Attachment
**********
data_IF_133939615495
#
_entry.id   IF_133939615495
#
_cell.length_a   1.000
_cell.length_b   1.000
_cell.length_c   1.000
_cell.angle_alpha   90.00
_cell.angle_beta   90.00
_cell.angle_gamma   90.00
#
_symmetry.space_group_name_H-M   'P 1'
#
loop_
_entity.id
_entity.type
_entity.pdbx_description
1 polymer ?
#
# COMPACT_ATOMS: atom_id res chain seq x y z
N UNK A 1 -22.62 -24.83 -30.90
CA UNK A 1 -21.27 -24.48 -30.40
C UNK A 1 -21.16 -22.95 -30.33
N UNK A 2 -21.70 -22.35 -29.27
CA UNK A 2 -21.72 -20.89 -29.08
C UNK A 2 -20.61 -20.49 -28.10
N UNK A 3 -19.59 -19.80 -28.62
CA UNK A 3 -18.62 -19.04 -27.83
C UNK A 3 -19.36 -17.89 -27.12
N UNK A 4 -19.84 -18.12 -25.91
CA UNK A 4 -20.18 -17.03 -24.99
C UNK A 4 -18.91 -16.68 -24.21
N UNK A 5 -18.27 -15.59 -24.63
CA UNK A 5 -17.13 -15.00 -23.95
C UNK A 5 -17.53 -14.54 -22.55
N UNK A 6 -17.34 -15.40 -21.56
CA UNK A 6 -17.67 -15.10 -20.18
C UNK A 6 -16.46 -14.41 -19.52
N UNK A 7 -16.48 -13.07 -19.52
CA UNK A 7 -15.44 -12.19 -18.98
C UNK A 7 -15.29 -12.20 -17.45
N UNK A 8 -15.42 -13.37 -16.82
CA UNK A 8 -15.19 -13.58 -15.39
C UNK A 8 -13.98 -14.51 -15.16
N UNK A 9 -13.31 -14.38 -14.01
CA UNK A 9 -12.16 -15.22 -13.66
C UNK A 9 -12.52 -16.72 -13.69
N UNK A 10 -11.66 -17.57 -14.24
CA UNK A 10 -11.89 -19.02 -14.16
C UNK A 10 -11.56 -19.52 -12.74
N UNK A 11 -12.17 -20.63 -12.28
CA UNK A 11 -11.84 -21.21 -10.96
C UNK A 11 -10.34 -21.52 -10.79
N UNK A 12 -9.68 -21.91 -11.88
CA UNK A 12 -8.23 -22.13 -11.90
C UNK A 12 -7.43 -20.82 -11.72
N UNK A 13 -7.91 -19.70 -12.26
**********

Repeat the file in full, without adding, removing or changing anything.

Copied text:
data_IF_133939615495
#
_entry.id   IF_133939615495
#
_cell.length_a   1.000
_cell.length_b   1.000
_cell.length_c   1.000
_cell.angle_alpha   90.00
_cell.angle_beta   90.00
_cell.angle_gamma   90.00
#
_symmetry.space_group_name_H-M   'P 1'
#
loop_
_entity.id
_entity.type
_entity.pdbx_description
1 polymer ?
#
# COMPACT_ATOMS: atom_id res chain seq x y z
N UNK A 1 -22.62 -24.83 -30.90
CA UNK A 1 -21.27 -24.48 -30.40
C UNK A 1 -21.16 -22.95 -30.33
N UNK A 2 -21.70 -22.35 -29.27
CA UNK A 2 -21.72 -20.89 -29.08
C UNK A 2 -20.61 -20.49 -28.10
N UNK A 3 -19.59 -19.80 -28.62
CA UNK A 3 -18.62 -19.04 -27.83
C UNK A 3 -19.36 -17.89 -27.12
N UNK A 4 -19.84 -18.12 -25.91
CA UNK A 4 -20.18 -17.03 -24.99
C UNK A 4 -18.91 -16.68 -24.21
N UNK A 5 -18.27 -15.59 -24.63
CA UNK A 5 -17.13 -15.00 -23.95
C UNK A 5 -17.53 -14.54 -22.55
N UNK A 6 -17.34 -15.40 -21.56
CA UNK A 6 -17.67 -15.10 -20.18
C UNK A 6 -16.46 -14.41 -19.52
N UNK A 7 -16.48 -13.07 -19.52
CA UNK A 7 -15.44 -12.19 -18.98
C UNK A 7 -15.29 -12.20 -17.45
N UNK A 8 -15.42 -13.37 -16.82
CA UNK A 8 -15.19 -13.58 -15.39
C UNK A 8 -13.98 -14.51 -15.16
N UNK A 9 -13.31 -14.38 -14.01
CA UNK A 9 -12.16 -15.22 -13.66
C UNK A 9 -12.52 -16.72 -13.69
N UNK A 10 -11.66 -17.57 -14.24
CA UNK A 10 -11.89 -19.02 -14.16
C UNK A 10 -11.56 -19.52 -12.74
N UNK A 11 -12.17 -20.63 -12.28
CA UNK A 11 -11.84 -21.21 -10.96
C UNK A 11 -10.34 -21.52 -10.79
N UNK A 12 -9.68 -21.91 -11.88
CA UNK A 12 -8.23 -22.13 -11.90
C UNK A 12 -7.43 -20.82 -11.72
N UNK A 13 -7.91 -19.70 -12.26